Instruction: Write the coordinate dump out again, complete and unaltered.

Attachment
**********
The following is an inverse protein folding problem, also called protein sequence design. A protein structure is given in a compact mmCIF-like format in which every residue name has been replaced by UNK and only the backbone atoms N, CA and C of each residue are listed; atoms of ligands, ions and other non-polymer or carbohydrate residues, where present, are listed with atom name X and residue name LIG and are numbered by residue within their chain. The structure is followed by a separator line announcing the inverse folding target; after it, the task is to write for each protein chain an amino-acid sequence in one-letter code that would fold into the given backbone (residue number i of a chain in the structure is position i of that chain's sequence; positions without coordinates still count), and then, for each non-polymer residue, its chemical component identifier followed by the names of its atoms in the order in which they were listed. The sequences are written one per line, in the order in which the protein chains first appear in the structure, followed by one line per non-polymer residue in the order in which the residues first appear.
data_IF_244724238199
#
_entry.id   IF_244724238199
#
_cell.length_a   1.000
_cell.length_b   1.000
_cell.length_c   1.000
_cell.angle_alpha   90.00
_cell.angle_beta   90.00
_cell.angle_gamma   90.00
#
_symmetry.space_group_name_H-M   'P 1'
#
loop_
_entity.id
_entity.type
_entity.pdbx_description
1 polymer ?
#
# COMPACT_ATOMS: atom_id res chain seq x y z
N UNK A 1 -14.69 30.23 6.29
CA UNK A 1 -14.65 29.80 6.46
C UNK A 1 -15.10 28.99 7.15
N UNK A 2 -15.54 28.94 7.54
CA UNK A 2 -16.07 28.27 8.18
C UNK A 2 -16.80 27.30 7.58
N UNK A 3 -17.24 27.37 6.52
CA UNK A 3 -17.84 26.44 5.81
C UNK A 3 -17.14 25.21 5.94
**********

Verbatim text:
The following is an inverse protein folding problem, also called protein sequence design. A protein structure is given in a compact mmCIF-like format in which every residue name has been replaced by UNK and only the backbone atoms N, CA and C of each residue are listed; atoms of ligands, ions and other non-polymer or carbohydrate residues, where present, are listed with atom name X and residue name LIG and are numbered by residue within their chain. The structure is followed by a separator line announcing the inverse folding target; after it, the task is to write for each protein chain an amino-acid sequence in one-letter code that would fold into the given backbone (residue number i of a chain in the structure is position i of that chain's sequence; positions without coordinates still count), and then, for each non-polymer residue, its chemical component identifier followed by the names of its atoms in the order in which they were listed. The sequences are written one per line, in the order in which the protein chains first appear in the structure, followed by one line per non-polymer residue in the order in which the residues first appear.
data_IF_244724238199
#
_entry.id   IF_244724238199
#
_cell.length_a   1.000
_cell.length_b   1.000
_cell.length_c   1.000
_cell.angle_alpha   90.00
_cell.angle_beta   90.00
_cell.angle_gamma   90.00
#
_symmetry.space_group_name_H-M   'P 1'
#
loop_
_entity.id
_entity.type
_entity.pdbx_description
1 polymer ?
#
# COMPACT_ATOMS: atom_id res chain seq x y z
N UNK A 1 -14.69 30.23 6.29
CA UNK A 1 -14.65 29.80 6.46
C UNK A 1 -15.10 28.99 7.15
N UNK A 2 -15.54 28.94 7.54
CA UNK A 2 -16.07 28.27 8.18
C UNK A 2 -16.80 27.30 7.58
N UNK A 3 -17.24 27.37 6.52
CA UNK A 3 -17.84 26.44 5.81
C UNK A 3 -17.14 25.21 5.94